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Monday, March 23, 2015
Jean-Pierre Melville | L’armée des ombres (Army of Shadows)
by Douglas Messerli
Jean-Pierre Melville (writer, based on a novel by Joseph Kessel, and director) L’armée des ombres (Army of Shadows) / 1969
Jean-Pierre Melville’s intense drama of the French Resistance during the early years World War II begins with the arrestment of Philippe Gerbier (Lina Ventura)—leader of a network of Resistance workers in Marseille—a scene filled with ironies that extend to the entire film after. Gerbier is seen by the Vichy government as possibility a De Gaullist, but they, clearly, are unaware of his position, so they put him in a relatively empty camp built originally for German prisoners. Three of the prisoners with he must share quarters are ridiculous fools, men arrested for various infractions that have little to do with commitment to the French cause. The other two men are Communists, one a former teacher who is dying and the other a young electrician who is devoted to his dying friend and possibly his lover. When the friend dies, the young electrician, in charge of the camp’s power plant, confesses to Gerbier his plan to escape. The two are about to accomplish that escape, but Gerbier is again taken into custody for an inquiry in Paris by the Nazi superiors. While waiting for the meeting, he and another man make their escape, and Gerbier returns to his fellow workers.
The next scene reveals the sad series of events that seems to dominate the underground activities. Three of Gerbier’s men, Félix Lepercq (Paul Crauchet), Guuillaume Vermersch, a rotund being known as Le Bison (Christian Barbier), and Claude Ullmann, known as La Masque (Claude Mann), have picked up another of their agents, Paul Dounat, and have been ordered to execute him for having betrayed Gerbier. Having never killed before, the three are flummoxed when they perceive, given that strangers have recently moved next door to the apartment they have rented, that they cannot use their guns to shoot Dounat; they have no silencers. Seeking a knife, they find no such tool in the apartment, and they are forced to strangle the young man, tears flowing down his eyes as they themselves suffer in horrified silence for their actions.
In short, nobody in this film is who he appears to be, not even, at moments, to their own knowledge of themselves. Driven by a cause larger than themselves, they must act as pawns in a larger game, jumping from planes without any lessons in parachuting, helping their own kind to escape from impossible situations when they are arrested, and killing members of their own network when it appears they might be likely to provide information. Some of their undertakings, moreover, work at odds with the others of their group.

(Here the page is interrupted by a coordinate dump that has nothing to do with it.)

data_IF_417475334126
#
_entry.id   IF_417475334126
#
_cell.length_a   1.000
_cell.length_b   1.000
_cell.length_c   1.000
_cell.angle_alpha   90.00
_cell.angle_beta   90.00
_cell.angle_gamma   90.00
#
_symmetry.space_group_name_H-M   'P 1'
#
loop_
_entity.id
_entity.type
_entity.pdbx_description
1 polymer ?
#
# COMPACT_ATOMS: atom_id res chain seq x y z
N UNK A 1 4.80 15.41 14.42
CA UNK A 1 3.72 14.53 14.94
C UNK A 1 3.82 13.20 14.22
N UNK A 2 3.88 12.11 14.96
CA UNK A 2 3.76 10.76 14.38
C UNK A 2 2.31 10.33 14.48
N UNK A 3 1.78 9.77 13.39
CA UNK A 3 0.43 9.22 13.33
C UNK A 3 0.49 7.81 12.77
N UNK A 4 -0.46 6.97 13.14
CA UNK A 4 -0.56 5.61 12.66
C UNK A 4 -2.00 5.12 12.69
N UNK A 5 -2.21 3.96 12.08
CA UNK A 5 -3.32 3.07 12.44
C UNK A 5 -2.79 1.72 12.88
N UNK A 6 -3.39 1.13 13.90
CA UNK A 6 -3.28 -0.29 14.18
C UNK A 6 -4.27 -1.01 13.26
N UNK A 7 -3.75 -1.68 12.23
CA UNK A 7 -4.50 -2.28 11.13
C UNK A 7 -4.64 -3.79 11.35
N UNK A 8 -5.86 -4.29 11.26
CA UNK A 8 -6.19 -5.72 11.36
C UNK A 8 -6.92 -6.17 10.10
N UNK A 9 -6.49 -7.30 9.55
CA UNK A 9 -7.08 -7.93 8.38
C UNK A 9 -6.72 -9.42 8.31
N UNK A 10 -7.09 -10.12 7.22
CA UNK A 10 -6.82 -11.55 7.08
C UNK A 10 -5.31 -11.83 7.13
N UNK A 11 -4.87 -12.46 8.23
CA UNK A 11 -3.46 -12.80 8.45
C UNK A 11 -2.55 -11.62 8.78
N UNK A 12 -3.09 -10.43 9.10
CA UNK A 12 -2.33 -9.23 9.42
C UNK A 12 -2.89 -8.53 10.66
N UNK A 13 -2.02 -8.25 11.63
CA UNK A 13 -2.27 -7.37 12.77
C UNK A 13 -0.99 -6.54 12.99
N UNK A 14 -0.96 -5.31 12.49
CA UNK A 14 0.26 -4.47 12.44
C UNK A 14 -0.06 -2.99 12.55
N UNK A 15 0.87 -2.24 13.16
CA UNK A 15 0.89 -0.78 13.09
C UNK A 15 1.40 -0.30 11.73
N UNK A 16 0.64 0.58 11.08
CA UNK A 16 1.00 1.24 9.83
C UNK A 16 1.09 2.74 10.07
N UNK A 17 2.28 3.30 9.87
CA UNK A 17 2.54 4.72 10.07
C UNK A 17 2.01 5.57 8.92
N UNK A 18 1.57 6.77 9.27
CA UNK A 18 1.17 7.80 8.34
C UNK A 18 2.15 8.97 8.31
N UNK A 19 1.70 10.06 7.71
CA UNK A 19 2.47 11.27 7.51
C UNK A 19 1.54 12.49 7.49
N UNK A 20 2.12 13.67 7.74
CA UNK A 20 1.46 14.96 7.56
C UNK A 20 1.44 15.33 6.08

When Lepercq is arrested and tortured in a Gestapo prison, the younger Jardie pretends to resign and, sending an incriminating letter about himself to the authorities, allows himself be also be arrested and placed in a cell with Lepercq. Meanwhile Mathilde and others have concocted a complex plot to save Lepercq, but they arrive too late, as he too sick to survive travel, little knowing that now Jardie, who also has been tortured, will soon be in the same position.
When Gerbier is again arrested, Mathilde and others plot a remarkable escape, based on their knowledge that as he and others are about to be shot, the SS officer’s play a sadistic game of forcing them to run like scarred rabbits. Gerbier, who at first refuses to play along, is almost shot, but when he finally does run, is miraculously saved.
Yet soon after Mathilde herself is arrested, and, since the Nazi’s have taken in her daughter, she is no longer to be trusted; Gerbier has no choice but to order Mathilde to be killed.
Indeed, by film’s end, we realize that within another year of the occupation, all of these figures have died or committed suicide.
Despite their heroic actions, accordingly, they have little effect. The Maquis, by film’s end, seem to have become more successful than the complex machinations of theses underground warriors.
Although Melville filmed in color, the hues of his scenes are so dark that we often perceive the images as being in black and white. After each sequence, moreover, the camera goes black for what appear to be longer and longer periods, as if to suggest that the characters and the viewer are moving down a dark tunnel where any possible vision of reality becomes increasingly unreliable.
At one moment, while visiting Britain in order to request materials and funds, Gerbier is caught on the street during a black out and, momentarily, seems unable to know where to turn. Through a small crack of light, coming from a nearby window, he perceives there is action within, and he enters to find that, despite the dangerous and deadened world outside, the room is filled with young soldiers, sailors, and uniformed women dancing as if nothing were wrong with the world. But it is, we quickly perceive, a kind of joyless dance, a dance of death.
Bravery, cunning, love, and violence in Army of Shadows all seem meaningless, since no action, no matter how committed to purpose (or how existentialist) the actor might be, can save anyone’s life. Even if one might survive the horrible world in which they are trapped and tortured, the survivors are hunted down and destroyed by their kind.
The bleak view represented in this film was apparently unperceived upon its original showing, when French critics took it to task for glorifying Charles de Gaulle, a highly unpopular position given the ravages of the Algerian War. And the film was not released in the U.S. for nearly 40 years. Thank heaven for the restoration and re-release in 2006, as well as its DVD appearance in the Criterion collection.
Los Angeles, March 23, 2015